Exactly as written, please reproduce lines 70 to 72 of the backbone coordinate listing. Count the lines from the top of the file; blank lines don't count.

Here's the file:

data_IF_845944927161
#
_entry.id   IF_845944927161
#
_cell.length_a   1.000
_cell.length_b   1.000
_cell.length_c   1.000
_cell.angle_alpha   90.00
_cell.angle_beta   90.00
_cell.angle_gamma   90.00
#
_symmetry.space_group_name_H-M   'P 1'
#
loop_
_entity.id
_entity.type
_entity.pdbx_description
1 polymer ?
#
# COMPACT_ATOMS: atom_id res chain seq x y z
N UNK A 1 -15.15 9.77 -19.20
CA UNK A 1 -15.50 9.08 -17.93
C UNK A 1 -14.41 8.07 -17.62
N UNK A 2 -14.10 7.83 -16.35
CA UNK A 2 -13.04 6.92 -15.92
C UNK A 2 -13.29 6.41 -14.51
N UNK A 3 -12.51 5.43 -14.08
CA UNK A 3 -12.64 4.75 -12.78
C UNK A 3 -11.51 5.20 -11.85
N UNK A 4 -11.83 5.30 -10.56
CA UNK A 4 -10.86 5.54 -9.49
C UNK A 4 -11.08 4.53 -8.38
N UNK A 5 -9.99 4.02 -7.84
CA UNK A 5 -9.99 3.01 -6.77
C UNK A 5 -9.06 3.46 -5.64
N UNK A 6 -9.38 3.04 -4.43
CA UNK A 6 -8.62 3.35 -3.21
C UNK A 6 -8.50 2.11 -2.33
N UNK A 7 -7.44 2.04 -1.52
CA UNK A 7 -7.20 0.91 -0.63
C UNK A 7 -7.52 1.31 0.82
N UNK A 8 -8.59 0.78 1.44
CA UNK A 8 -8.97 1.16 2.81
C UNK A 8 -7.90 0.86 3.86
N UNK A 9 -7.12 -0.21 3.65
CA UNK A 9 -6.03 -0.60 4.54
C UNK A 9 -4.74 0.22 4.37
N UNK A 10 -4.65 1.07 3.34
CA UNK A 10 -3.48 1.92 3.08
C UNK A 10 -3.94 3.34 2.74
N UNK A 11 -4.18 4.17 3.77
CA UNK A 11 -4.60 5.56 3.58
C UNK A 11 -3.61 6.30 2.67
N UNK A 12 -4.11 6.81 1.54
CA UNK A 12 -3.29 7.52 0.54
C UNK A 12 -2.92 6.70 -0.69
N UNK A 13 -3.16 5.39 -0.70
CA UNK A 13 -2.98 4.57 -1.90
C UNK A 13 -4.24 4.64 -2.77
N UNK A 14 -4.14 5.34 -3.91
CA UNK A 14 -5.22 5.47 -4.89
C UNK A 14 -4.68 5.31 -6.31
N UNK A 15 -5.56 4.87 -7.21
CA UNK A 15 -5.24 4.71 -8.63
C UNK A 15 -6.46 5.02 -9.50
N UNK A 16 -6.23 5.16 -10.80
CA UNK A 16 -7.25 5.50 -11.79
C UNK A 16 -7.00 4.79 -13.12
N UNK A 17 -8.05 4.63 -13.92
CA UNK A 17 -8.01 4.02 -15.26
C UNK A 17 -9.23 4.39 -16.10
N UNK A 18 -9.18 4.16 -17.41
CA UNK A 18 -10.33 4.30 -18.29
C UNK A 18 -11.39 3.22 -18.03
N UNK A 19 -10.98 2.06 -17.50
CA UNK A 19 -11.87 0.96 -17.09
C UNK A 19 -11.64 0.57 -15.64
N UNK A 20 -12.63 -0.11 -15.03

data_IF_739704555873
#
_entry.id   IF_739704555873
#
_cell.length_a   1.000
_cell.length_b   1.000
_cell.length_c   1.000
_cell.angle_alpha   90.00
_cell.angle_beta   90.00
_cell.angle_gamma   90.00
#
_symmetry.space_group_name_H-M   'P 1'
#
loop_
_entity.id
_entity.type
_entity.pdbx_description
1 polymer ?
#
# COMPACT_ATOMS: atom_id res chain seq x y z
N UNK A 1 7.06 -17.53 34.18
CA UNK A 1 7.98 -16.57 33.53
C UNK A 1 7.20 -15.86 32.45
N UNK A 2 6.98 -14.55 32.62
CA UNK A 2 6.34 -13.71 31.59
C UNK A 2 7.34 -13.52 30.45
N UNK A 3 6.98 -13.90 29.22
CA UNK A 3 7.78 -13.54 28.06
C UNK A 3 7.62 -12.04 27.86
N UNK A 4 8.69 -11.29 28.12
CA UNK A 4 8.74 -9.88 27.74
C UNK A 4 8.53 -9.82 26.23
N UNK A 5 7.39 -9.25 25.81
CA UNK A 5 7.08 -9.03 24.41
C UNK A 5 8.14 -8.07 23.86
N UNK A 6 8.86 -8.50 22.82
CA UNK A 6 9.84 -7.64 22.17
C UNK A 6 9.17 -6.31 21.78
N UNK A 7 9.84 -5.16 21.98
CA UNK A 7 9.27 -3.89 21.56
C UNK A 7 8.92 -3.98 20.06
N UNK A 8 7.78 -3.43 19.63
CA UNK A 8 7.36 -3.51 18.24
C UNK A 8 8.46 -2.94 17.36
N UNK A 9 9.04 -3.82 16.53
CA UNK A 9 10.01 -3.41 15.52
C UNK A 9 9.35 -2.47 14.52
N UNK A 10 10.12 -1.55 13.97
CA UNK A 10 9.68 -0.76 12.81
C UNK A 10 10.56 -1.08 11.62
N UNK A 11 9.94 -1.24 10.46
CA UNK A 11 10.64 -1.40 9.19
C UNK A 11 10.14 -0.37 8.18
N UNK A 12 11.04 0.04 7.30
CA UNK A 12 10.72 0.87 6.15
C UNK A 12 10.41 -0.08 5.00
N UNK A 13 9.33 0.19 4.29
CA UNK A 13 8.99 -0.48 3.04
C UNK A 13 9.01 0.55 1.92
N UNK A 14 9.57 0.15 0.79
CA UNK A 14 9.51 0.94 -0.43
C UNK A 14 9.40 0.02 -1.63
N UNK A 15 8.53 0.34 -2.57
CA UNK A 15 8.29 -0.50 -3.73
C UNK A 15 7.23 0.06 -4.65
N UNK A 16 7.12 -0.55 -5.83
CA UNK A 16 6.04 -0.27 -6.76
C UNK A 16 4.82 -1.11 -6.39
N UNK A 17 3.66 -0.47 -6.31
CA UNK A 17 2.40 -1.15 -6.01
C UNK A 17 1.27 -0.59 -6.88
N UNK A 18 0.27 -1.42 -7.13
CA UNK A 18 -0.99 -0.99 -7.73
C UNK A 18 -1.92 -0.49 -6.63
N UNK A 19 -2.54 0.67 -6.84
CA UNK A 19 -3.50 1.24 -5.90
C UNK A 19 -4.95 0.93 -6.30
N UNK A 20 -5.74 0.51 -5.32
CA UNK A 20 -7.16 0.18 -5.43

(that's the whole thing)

CA UNK A 17 -8.01 4.02 -15.26
C UNK A 17 -9.23 4.39 -16.10
N UNK A 18 -9.18 4.16 -17.41